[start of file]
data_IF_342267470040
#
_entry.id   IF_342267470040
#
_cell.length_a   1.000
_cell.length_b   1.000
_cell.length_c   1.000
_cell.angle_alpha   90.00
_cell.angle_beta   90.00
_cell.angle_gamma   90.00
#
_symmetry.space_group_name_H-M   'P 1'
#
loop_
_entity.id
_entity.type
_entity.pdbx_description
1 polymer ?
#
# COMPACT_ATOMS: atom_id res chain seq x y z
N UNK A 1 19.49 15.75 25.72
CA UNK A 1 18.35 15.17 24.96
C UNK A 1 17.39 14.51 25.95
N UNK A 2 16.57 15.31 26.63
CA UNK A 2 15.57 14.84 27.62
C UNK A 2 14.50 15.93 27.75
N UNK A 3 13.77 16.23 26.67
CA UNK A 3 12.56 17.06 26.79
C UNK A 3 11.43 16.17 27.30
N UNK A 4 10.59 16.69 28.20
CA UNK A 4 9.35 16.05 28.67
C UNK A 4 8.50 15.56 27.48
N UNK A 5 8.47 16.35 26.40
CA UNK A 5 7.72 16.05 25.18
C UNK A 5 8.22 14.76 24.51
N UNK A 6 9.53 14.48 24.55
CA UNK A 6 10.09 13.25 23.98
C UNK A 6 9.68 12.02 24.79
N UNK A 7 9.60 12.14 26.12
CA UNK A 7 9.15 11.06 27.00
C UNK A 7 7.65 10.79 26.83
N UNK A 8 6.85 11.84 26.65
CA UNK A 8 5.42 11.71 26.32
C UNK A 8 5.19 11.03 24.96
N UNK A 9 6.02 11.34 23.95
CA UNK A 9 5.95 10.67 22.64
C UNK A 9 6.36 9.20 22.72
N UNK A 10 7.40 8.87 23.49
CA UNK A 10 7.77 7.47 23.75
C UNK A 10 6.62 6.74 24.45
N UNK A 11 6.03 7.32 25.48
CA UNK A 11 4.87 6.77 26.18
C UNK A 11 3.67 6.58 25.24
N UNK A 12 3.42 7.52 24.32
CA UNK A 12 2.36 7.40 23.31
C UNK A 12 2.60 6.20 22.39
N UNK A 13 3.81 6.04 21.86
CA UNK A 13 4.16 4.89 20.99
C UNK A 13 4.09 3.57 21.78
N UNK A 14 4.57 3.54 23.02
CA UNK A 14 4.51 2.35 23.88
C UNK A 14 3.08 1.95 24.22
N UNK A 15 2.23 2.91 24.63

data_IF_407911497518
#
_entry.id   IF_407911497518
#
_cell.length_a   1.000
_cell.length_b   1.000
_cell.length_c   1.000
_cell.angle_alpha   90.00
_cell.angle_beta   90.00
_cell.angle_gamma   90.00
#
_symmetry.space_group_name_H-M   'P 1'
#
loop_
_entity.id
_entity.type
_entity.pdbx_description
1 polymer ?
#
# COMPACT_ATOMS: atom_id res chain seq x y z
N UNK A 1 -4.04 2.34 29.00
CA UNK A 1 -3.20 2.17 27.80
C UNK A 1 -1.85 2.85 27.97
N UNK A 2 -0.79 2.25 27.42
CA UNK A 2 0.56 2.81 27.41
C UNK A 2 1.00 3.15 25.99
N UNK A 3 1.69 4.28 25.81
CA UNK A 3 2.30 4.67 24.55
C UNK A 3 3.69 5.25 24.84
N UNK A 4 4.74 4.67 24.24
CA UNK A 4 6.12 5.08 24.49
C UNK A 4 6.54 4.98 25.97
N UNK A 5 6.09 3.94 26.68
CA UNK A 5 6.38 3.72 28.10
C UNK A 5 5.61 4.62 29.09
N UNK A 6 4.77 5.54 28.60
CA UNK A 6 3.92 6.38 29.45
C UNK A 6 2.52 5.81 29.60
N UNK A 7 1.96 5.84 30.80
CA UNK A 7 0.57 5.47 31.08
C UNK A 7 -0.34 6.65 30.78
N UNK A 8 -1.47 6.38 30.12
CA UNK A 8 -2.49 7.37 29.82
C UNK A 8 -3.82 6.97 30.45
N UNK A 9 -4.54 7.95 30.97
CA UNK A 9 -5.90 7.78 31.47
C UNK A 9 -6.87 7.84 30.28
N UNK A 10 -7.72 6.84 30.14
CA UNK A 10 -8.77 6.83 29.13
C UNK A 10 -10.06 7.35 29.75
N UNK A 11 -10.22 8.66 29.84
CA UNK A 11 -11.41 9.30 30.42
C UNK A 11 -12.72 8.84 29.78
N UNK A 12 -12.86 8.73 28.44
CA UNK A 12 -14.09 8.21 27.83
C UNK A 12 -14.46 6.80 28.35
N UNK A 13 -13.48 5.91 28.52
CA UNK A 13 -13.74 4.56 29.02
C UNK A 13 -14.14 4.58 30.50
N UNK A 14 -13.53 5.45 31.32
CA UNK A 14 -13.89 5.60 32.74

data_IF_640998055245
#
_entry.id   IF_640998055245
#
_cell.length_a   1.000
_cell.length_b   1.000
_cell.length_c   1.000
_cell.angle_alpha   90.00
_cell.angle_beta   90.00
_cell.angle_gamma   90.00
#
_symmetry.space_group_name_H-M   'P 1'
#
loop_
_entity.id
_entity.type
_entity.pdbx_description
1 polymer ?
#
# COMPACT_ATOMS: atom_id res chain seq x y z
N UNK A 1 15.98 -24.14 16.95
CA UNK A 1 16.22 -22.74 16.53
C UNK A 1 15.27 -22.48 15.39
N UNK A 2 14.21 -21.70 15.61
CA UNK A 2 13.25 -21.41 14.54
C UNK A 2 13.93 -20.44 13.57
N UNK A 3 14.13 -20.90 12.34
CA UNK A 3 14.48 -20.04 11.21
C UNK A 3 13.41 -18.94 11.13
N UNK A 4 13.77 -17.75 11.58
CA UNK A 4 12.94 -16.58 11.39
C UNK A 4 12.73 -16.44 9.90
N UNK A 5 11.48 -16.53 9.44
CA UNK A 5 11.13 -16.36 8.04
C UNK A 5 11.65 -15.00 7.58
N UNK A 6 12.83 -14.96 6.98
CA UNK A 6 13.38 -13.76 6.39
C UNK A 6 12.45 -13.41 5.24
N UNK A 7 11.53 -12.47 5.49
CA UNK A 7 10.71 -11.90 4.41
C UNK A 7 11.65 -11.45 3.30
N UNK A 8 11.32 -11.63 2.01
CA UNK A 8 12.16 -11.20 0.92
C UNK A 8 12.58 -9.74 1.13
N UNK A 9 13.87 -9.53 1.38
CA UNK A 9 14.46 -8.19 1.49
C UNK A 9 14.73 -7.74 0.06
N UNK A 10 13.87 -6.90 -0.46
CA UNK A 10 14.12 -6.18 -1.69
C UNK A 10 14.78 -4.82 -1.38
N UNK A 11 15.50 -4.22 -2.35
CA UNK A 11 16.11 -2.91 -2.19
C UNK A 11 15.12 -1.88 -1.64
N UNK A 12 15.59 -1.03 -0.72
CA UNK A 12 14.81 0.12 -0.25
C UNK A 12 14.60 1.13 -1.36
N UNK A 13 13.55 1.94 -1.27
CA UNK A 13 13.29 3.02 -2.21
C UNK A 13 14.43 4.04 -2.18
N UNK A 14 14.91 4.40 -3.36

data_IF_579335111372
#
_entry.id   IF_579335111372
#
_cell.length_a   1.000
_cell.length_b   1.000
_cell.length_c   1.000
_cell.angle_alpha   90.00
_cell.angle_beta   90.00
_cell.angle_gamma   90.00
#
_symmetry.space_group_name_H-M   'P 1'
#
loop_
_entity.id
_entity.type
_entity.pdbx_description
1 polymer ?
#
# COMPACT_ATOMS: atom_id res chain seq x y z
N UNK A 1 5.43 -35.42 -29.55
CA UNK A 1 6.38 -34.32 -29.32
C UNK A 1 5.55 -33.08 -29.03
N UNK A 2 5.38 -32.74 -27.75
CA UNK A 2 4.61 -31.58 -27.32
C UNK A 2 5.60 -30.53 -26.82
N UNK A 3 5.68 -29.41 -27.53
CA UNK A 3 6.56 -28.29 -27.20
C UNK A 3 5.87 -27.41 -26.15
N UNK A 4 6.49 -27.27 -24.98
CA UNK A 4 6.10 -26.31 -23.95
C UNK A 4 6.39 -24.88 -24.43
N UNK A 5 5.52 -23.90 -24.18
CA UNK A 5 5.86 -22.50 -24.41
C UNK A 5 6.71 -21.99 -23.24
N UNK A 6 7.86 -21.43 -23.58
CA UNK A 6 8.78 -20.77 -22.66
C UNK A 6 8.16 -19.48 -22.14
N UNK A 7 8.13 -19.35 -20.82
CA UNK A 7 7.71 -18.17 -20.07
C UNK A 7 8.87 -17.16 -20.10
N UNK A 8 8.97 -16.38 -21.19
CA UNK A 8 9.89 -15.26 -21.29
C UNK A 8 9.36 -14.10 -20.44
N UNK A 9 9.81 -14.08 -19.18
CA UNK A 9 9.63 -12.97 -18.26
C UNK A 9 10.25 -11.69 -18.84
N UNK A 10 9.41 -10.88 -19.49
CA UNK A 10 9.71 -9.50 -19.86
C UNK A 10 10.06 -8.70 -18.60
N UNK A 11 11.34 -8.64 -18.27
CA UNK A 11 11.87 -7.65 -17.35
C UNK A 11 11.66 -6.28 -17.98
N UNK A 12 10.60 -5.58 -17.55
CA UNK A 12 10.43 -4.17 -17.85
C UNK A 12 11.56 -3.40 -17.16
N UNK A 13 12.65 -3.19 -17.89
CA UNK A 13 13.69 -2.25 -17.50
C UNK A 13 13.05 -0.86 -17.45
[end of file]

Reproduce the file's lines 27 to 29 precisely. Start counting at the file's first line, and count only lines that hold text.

N UNK A 3 13.77 16.23 26.67
CA UNK A 3 12.56 17.06 26.79
C UNK A 3 11.43 16.17 27.30